Pad­dle bouncy white­wa­ter, ex­plore craggy peaks, hike through alpine val­leys or soak in hot springs in Nááts’ihch’oh Na­tional Park Re­serve, the ter­ri­tory’s new­est na­tional park, dur­ing guided or self-guided trips.

Old Town Pad­dle & Co. of­fers stand-up pad­dle board­ing, an­other way to ex­pe­ri­ence

the wa­ter on lo­cal rivers and lakes near Yel­lowknife (www.old­town­pad­dle.com).

Learn about lo­cal ge­ol­ogy and medic­i­nal plants dur­ing in­ter­pre­tive hikes around Yel­lowknife with Strong In­ter­pre­ta­tion (www.vis­i­tyel­lowknife.com).

CITY LIGHTS

Ex­plore Yel­lowknife, the ter­ri­to­rial cap­i­tal, on foot (www.vis­i­tyel­lowknife.com). En­joy a 360-de­gree view of Yel­lowknife Bay and sur­round­ing Old Town from the top of the Bush Pi­lots’ Mon­u­ment. Take a boat tour of Yel­lowknife Bay, home to North Amer­ica’s most northerly house­boat com­mu­nity. Sand­blast a north­ern mo­tif on re­cy­cled glass dur­ing a work­shop at Old Town Glass­works (www.old­town­glass­works.com). A Yel­lowknife Farm­ers’ Mar­ket is held weekly down­town through­out the sum­mer. The Prince of Wales North­ern Her­itage Cen­tre pro­vides a peek into north­ern cul­ture (www.pwnhc.ca). Next door, the North­west Ter­ri­to­ries Leg­isla­tive Assem­bly of­fers guided and au­dio tours (www. assem­bly.gov.nt.ca/vis­i­tors).

THE GREAT OUT­DOORS

Choose from front-coun­try camp­sites and hikes to back­coun­try day hikes and epic multi-week back­coun­try ex­pe­ri­ences in the ter­ri­tory’s five na­tional parks and 34 ter­ri­to­rial parks (www.nwt­parks.ca). The his­toric Canol Her­itage Trail near Nor­man Wells is a very re­mote, ex­tremely rugged and rigourous hike (www.nor­man­wells mu­seum.com/the-sathu/canol-her­itage­trail). Op­por­tu­ni­ties for guided or self-guided pad­dling and raft­ing trips are plen­ti­ful along one of the N.W.T.’s his­toric rivers in­clud­ing the chal­leng­ing Cop­per­mine River, the me­an­der­ing Thom­sen River and the Slave River’s world-renowned white wa­ter (www.spec­tac­u­larnwt.com/what-to-do/ sum­mer-ad­ven­ture/pad­dling). En­joy fish­ing day trips with an out­fit­ter or a multi-day pack­age ex­pe­ri­ence at a wilder­ness lodge.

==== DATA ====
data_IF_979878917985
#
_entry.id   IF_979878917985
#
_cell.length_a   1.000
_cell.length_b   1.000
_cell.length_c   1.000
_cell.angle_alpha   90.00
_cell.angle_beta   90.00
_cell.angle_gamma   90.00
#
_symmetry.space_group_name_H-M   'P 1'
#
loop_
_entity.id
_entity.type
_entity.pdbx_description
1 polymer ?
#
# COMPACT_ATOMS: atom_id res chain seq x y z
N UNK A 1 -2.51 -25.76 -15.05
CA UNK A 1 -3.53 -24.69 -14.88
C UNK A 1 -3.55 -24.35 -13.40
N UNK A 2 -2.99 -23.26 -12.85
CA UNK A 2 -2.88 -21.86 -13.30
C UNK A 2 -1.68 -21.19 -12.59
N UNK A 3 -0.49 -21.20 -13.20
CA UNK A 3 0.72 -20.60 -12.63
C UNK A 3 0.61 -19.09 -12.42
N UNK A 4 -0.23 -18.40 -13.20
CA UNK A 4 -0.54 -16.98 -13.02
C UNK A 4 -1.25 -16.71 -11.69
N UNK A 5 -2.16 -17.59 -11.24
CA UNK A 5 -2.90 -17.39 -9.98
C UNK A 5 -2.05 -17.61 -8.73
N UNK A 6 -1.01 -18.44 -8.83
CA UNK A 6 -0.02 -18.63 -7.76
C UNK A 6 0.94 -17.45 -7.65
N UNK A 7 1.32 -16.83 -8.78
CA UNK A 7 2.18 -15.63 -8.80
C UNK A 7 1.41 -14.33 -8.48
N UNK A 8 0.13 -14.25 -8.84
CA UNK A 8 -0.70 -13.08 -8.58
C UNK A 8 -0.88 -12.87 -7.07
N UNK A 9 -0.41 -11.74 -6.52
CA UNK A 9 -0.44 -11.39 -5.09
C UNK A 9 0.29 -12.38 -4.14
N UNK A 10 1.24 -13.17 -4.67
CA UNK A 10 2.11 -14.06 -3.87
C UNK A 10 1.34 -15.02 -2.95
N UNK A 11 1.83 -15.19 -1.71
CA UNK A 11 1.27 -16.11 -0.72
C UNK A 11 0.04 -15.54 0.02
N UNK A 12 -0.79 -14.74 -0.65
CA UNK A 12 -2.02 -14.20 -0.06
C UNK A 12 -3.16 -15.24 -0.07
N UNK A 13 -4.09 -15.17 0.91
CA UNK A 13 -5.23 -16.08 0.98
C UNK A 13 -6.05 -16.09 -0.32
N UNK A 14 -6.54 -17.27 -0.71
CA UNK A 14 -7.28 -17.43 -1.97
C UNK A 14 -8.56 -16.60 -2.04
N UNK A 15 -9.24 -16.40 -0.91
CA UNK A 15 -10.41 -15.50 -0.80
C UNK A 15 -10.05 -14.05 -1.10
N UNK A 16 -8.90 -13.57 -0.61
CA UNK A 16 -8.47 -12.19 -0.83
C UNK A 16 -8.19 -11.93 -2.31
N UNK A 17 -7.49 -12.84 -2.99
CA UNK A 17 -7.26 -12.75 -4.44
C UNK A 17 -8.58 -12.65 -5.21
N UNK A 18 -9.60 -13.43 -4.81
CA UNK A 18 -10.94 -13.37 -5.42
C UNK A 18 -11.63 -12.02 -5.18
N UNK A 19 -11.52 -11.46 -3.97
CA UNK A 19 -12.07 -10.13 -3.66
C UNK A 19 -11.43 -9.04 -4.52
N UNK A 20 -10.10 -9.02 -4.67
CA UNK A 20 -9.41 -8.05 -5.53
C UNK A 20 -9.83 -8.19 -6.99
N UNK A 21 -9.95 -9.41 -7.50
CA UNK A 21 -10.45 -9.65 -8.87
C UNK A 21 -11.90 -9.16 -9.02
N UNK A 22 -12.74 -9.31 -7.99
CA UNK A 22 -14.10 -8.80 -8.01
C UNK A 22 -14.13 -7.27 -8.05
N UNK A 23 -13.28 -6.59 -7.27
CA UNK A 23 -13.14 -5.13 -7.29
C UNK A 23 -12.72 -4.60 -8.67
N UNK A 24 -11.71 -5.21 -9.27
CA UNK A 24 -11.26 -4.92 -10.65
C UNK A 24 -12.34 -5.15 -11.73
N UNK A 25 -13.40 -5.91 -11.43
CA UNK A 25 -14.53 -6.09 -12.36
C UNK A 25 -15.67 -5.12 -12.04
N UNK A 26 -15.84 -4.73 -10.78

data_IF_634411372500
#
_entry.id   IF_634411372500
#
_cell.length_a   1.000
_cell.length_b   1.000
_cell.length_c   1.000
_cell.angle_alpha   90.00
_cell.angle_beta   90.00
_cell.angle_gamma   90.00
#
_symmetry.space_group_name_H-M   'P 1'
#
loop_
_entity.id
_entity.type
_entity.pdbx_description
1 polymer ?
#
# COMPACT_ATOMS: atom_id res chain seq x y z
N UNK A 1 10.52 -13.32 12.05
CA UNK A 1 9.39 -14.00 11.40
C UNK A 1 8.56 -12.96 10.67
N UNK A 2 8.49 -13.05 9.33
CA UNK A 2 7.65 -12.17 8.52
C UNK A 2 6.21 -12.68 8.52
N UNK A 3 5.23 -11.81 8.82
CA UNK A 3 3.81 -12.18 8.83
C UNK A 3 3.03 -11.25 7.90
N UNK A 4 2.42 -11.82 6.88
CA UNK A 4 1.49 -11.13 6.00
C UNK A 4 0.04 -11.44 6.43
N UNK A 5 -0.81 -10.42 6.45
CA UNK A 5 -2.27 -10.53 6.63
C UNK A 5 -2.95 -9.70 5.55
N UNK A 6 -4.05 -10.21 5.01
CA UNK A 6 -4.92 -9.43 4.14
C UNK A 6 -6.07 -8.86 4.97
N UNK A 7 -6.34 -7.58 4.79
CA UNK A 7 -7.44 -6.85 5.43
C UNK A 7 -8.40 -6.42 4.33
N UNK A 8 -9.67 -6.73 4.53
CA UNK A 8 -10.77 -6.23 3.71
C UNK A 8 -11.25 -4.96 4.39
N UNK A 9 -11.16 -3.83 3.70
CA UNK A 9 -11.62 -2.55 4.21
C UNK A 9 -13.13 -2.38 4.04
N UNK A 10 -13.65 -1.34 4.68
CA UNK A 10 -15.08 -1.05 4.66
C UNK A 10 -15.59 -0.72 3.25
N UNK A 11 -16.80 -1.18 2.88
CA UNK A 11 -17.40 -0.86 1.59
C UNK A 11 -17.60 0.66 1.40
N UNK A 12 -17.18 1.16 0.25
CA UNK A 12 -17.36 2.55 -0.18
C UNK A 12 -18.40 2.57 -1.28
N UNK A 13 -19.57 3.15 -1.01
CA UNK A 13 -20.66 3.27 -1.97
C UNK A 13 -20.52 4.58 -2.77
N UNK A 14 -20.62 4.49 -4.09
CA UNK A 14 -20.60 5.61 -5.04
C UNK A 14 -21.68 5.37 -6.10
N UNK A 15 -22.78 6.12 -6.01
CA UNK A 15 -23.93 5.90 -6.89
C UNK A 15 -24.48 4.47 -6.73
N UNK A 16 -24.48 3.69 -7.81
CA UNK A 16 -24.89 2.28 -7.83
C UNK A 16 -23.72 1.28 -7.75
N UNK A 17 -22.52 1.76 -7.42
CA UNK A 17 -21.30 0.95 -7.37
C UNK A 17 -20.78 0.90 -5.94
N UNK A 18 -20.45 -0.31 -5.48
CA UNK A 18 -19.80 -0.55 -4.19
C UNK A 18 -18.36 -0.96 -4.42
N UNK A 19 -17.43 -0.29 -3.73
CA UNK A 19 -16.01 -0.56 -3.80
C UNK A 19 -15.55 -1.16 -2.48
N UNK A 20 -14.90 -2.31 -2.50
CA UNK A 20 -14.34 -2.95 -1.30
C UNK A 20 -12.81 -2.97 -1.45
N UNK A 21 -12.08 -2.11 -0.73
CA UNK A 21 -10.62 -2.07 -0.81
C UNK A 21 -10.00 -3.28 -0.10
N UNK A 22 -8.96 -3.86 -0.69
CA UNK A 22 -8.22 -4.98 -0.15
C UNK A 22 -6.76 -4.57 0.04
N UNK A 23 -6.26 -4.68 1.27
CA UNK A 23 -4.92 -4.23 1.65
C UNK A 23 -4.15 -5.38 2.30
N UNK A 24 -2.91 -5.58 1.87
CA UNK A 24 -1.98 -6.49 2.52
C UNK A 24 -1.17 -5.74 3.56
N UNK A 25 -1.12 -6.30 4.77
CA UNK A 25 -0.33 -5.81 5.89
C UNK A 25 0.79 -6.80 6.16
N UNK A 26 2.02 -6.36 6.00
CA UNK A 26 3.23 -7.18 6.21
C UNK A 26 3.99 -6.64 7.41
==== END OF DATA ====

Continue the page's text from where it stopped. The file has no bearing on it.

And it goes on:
The ter­ri­tory’s wildlife has a sched­ule all its own, but look for nest­ing pel­i­cans on rocky out­crops in the rapids near Fort Smith. Keep an eye out for free-roam­ing bi­son in Wood Buf­falo Na­tional Park and the Macken­zie Bi­son Sanc­tu­ary near Fort Prov­i­dence. Dall sheep and moun­tain goats travel on the craggy slopes of the Macken­zie Moun­tains. Pre­his­toric-look­ing muskox roam around Banks Is­land. Black bears, moose, caribou and griz­zly bears also call the N.W.T. home. See pere­grine fal­cons, ea­gles and gry­fal­cons—the of­fi­cial N.W.T. bird. You never know when they may ap­pear on your jour­ney—and theirs.

HER­ITAGE AND CUL­TURE

Ex­pe­ri­ence lo­cal mu­sic and cul­ture such as jig­ging, drum­ming, drum danc­ing and Dene hand games at com­mu­nity events. Make your own crafts dur­ing artist-led work­shops at Inu­vik’s renowned Great North­ern Arts Fes­ti­val (www.gnaf.org). Learn about lo­cal his­tory at the Nor­man Wells His­tor­i­cal Cen­tre (www.nor­man­wellsmu­seum.com/ vis­i­tor-cen­tre), the North­ern Life Mu­seum and Cul­tural Cen­tre (www.nlmcc.ca) and the Prince of Wales North­ern Her­itage Cen­tre. Pur­chase Dene, Inu­vialuit and Métis crafts at vis­i­tor cen­tres, mu­se­ums and shops. Feel the cash­mere soft­ness of a sweater that a lo­cal artist knit­ted from qiviut, wool that was har­vested from shaggy muskox near Sachs Har­bour. Ad­mire carv­ings made of soap­stone, bone or antler and cre­ated by north­ern artists. Buy a Dene birch­bark bas­ket at the Acho Dene Na­tive Crafts store made by women in Fort Liard. The Inu­vialuit Re­gional Cor­po­ra­tion Craft Store in Inu­vik has a good se­lec­tion of lo­cally made moc­casins, carv­ings, jew­ellery, crafts and some tra­di­tional food.